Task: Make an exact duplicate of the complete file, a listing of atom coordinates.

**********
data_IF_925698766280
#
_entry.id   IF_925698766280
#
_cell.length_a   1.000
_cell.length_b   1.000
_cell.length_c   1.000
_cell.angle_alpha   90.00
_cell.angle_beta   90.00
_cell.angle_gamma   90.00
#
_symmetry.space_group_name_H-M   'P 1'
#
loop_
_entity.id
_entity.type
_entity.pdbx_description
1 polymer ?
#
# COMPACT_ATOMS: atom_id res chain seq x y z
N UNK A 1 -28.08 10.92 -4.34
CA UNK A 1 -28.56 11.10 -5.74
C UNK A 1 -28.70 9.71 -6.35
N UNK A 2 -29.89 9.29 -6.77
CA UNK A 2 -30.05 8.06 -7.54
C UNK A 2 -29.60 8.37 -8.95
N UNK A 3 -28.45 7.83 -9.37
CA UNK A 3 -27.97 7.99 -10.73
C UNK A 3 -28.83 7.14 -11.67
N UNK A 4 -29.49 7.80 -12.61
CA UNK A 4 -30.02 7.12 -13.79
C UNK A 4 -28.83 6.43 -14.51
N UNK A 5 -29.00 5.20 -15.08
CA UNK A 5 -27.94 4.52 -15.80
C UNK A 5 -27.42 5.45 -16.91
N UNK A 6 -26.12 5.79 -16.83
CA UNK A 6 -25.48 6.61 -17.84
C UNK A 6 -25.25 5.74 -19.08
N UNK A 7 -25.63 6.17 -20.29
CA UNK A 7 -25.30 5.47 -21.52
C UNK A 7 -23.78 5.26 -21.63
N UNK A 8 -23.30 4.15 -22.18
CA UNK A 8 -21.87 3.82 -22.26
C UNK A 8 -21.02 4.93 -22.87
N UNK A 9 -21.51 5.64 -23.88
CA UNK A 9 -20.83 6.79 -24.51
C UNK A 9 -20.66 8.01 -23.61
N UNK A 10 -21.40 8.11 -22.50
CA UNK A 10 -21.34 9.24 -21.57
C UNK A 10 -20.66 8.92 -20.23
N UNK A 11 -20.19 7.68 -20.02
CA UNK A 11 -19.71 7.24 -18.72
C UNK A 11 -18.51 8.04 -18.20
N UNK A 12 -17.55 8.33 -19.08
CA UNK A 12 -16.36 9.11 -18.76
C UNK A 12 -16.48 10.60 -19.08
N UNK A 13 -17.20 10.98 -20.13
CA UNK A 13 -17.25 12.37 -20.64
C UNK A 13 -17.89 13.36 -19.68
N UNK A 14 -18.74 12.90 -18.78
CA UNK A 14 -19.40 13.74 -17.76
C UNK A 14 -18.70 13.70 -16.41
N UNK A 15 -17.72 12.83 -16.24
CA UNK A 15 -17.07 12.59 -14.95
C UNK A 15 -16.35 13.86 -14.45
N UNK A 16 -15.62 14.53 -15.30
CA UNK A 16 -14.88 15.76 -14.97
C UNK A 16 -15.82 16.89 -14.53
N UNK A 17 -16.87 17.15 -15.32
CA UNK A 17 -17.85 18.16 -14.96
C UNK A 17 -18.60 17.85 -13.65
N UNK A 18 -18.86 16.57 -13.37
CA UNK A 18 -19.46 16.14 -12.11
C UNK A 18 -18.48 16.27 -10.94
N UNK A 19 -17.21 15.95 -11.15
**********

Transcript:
data_IF_925698766280
#
_entry.id   IF_925698766280
#
_cell.length_a   1.000
_cell.length_b   1.000
_cell.length_c   1.000
_cell.angle_alpha   90.00
_cell.angle_beta   90.00
_cell.angle_gamma   90.00
#
_symmetry.space_group_name_H-M   'P 1'
#
loop_
_entity.id
_entity.type
_entity.pdbx_description
1 polymer ?
#
# COMPACT_ATOMS: atom_id res chain seq x y z
N UNK A 1 -28.08 10.92 -4.34
CA UNK A 1 -28.56 11.10 -5.74
C UNK A 1 -28.70 9.71 -6.35
N UNK A 2 -29.89 9.29 -6.77
CA UNK A 2 -30.05 8.06 -7.54
C UNK A 2 -29.60 8.37 -8.95
N UNK A 3 -28.45 7.83 -9.37
CA UNK A 3 -27.97 7.99 -10.73
C UNK A 3 -28.83 7.14 -11.67
N UNK A 4 -29.49 7.80 -12.61
CA UNK A 4 -30.02 7.12 -13.79
C UNK A 4 -28.83 6.43 -14.51
N UNK A 5 -29.00 5.20 -15.08
CA UNK A 5 -27.94 4.52 -15.80
C UNK A 5 -27.42 5.45 -16.91
N UNK A 6 -26.12 5.79 -16.83
CA UNK A 6 -25.48 6.61 -17.84
C UNK A 6 -25.25 5.74 -19.08
N UNK A 7 -25.63 6.17 -20.29
CA UNK A 7 -25.30 5.47 -21.52
C UNK A 7 -23.78 5.26 -21.63
N UNK A 8 -23.30 4.15 -22.18
CA UNK A 8 -21.87 3.82 -22.26
C UNK A 8 -21.02 4.93 -22.87
N UNK A 9 -21.51 5.64 -23.88
CA UNK A 9 -20.83 6.79 -24.51
C UNK A 9 -20.66 8.01 -23.61
N UNK A 10 -21.40 8.11 -22.50
CA UNK A 10 -21.34 9.24 -21.57
C UNK A 10 -20.66 8.92 -20.23
N UNK A 11 -20.19 7.68 -20.02
CA UNK A 11 -19.71 7.24 -18.72
C UNK A 11 -18.51 8.04 -18.20
N UNK A 12 -17.55 8.33 -19.08
CA UNK A 12 -16.36 9.11 -18.76
C UNK A 12 -16.48 10.60 -19.08
N UNK A 13 -17.20 10.98 -20.13
CA UNK A 13 -17.25 12.37 -20.64
C UNK A 13 -17.89 13.36 -19.68
N UNK A 14 -18.74 12.90 -18.78
CA UNK A 14 -19.40 13.74 -17.76
C UNK A 14 -18.70 13.70 -16.41
N UNK A 15 -17.72 12.83 -16.24
CA UNK A 15 -17.07 12.59 -14.95
C UNK A 15 -16.35 13.86 -14.45
N UNK A 16 -15.62 14.53 -15.30
CA UNK A 16 -14.88 15.76 -14.97
C UNK A 16 -15.82 16.89 -14.53
N UNK A 17 -16.87 17.15 -15.32
CA UNK A 17 -17.85 18.16 -14.96
C UNK A 17 -18.60 17.85 -13.65
N UNK A 18 -18.86 16.57 -13.37
CA UNK A 18 -19.46 16.14 -12.11
C UNK A 18 -18.48 16.27 -10.94
N UNK A 19 -17.21 15.95 -11.15